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Video Killed the Sports Star? What Pro Sports Can Learn From Action Sports

After attempting to kill any and everything from napkins to wine corks to sex, Millennials—the oft-criticized generation born between the early 1980s to 2000—have their sights set on a new target: sports.



After attempting to kill any and everything from napkins to wine corks to sex, Millennials—the oft-criticized generation born between the early 1980s to 2000—have their sights set on a new target: sports. Once known for being impervious to the drop in TV ratings, sports have seen a decline in viewership and attendance while the median age of fans continues to rise. Sports media behemoths such as ESPN, Fox Sports and Sports Illustrated have all recently dealt with massive layoffs and downsizing due to the changing climate of the market.

According to a Magna Global Study, the median age for NFL and MLB fans are 50 and 57, respectively. And while the action sports crowd has gotten older, their median age is still 47—a decade younger than that of baseball’s crowd. In fact, action sports are the fourth most-watched sport by the prized 18-to-35 demographic.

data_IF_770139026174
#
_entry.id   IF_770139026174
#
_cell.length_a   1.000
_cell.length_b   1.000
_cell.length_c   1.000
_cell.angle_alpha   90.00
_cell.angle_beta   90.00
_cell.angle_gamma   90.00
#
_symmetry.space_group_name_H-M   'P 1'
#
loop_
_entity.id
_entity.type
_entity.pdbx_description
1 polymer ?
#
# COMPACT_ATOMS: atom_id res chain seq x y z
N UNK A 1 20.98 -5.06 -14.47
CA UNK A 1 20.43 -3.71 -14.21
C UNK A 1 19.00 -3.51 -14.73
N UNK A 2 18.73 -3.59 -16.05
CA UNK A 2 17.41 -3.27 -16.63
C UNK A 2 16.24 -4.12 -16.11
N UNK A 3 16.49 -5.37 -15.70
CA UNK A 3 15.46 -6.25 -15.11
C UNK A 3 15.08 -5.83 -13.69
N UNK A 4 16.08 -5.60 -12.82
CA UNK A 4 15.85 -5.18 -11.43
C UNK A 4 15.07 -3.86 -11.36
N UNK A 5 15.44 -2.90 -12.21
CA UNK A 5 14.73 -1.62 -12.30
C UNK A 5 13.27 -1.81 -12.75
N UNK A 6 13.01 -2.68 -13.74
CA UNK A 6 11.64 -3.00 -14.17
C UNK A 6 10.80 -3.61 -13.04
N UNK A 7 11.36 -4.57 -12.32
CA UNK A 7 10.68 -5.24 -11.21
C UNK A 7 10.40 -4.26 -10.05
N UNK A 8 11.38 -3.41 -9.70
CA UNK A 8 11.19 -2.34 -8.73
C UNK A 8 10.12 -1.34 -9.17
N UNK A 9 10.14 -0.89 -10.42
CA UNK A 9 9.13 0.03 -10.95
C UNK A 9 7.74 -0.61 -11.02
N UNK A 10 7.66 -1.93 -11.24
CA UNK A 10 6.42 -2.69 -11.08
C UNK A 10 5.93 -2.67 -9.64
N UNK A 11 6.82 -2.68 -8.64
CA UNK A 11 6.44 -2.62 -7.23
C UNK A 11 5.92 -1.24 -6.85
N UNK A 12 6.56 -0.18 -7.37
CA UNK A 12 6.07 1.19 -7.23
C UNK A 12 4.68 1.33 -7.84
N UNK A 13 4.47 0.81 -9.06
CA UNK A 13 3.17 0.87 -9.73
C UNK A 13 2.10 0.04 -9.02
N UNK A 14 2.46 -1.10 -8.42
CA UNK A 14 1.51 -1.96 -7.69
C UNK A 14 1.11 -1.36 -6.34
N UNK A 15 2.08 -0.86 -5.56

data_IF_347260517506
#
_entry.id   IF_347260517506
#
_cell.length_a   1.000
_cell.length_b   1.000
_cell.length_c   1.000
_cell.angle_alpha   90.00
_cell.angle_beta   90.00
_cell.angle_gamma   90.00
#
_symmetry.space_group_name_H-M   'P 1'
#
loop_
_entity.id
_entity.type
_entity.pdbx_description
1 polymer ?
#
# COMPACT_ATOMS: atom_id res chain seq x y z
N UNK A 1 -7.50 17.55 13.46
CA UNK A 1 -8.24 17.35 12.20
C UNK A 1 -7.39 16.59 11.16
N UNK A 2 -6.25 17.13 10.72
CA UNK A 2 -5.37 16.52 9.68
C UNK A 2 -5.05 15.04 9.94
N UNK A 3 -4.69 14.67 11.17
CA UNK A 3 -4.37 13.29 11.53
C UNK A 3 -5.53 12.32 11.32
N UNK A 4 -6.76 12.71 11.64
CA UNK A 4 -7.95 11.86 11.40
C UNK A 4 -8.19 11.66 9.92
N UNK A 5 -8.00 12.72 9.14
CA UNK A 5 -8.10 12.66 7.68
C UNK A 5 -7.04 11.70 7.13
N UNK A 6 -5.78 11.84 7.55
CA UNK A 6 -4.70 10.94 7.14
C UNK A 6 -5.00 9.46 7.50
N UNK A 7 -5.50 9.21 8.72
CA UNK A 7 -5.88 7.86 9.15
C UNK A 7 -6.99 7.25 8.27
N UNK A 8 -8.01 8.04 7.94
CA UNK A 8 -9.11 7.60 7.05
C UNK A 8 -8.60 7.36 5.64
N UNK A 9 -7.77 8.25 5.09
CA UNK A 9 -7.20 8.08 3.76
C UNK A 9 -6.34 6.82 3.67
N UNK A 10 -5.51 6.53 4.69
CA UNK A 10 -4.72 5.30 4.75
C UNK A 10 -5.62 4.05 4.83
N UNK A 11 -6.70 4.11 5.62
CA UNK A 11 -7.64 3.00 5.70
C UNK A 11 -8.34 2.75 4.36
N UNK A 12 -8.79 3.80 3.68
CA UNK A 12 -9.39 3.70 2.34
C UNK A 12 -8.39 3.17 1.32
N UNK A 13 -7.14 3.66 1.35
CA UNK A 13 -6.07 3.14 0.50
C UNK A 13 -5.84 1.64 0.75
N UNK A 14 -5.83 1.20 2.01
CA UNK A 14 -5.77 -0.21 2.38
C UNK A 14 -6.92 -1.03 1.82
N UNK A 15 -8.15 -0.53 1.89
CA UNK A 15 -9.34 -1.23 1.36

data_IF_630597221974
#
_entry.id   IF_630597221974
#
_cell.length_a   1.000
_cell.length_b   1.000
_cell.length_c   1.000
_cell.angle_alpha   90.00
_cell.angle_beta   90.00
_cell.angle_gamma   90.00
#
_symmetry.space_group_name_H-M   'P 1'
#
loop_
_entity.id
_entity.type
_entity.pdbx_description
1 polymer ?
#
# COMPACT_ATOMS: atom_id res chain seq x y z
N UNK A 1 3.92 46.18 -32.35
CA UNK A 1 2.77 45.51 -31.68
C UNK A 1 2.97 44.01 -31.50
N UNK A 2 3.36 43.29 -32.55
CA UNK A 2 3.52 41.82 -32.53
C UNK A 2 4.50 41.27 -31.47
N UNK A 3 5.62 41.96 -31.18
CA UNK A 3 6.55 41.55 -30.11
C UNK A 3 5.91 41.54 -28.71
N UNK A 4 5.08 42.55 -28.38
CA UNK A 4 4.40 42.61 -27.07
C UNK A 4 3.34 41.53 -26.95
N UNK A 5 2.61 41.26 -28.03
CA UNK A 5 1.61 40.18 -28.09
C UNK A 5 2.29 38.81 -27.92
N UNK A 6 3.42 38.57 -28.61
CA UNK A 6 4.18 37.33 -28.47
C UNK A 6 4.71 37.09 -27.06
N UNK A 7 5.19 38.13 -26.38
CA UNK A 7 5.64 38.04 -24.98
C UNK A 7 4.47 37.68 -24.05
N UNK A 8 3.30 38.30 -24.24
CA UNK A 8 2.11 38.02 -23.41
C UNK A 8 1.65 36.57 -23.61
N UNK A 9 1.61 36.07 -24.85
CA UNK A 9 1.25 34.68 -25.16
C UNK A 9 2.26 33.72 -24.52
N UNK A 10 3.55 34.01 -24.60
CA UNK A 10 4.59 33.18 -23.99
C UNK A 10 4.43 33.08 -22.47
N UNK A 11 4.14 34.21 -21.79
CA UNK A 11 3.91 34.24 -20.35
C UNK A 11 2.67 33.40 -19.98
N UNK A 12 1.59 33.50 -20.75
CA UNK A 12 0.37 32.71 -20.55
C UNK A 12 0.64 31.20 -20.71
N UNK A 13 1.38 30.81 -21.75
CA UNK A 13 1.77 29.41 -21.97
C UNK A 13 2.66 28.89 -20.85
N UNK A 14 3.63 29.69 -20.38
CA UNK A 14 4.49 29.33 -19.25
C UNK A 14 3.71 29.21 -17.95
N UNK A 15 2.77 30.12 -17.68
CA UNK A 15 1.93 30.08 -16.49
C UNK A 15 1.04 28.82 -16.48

And the future of sports has never been murkier than it is today, thanks—in part—to those blasted millennials who aren’t watching sports at the same rate as their elders. Millennials might not be the only reason that sports are on the decline, but the Big 4—NFL, NBA, MLB and NHL—can learn a lot from their tendencies, and how action sports cater to the ever-important youths.


Major sports, with the exception of the NBA, have struggled mightily in recent years to foster and promote individuals that could help boost their respective sports’ popularity. This challenge is crystal clear in the NFL, where coaches preach day after day that “it’s all about the team,” and when one guy goes down, the next must step up. Patriots coach Bill Belichick took this a step further by making the “do your job” mantra a theme on his championship teams. Belichick went so far as to have the entire Pats squad introduced as a team before Super Bowl XXXVI, New England’s first Super Bowl-winning team.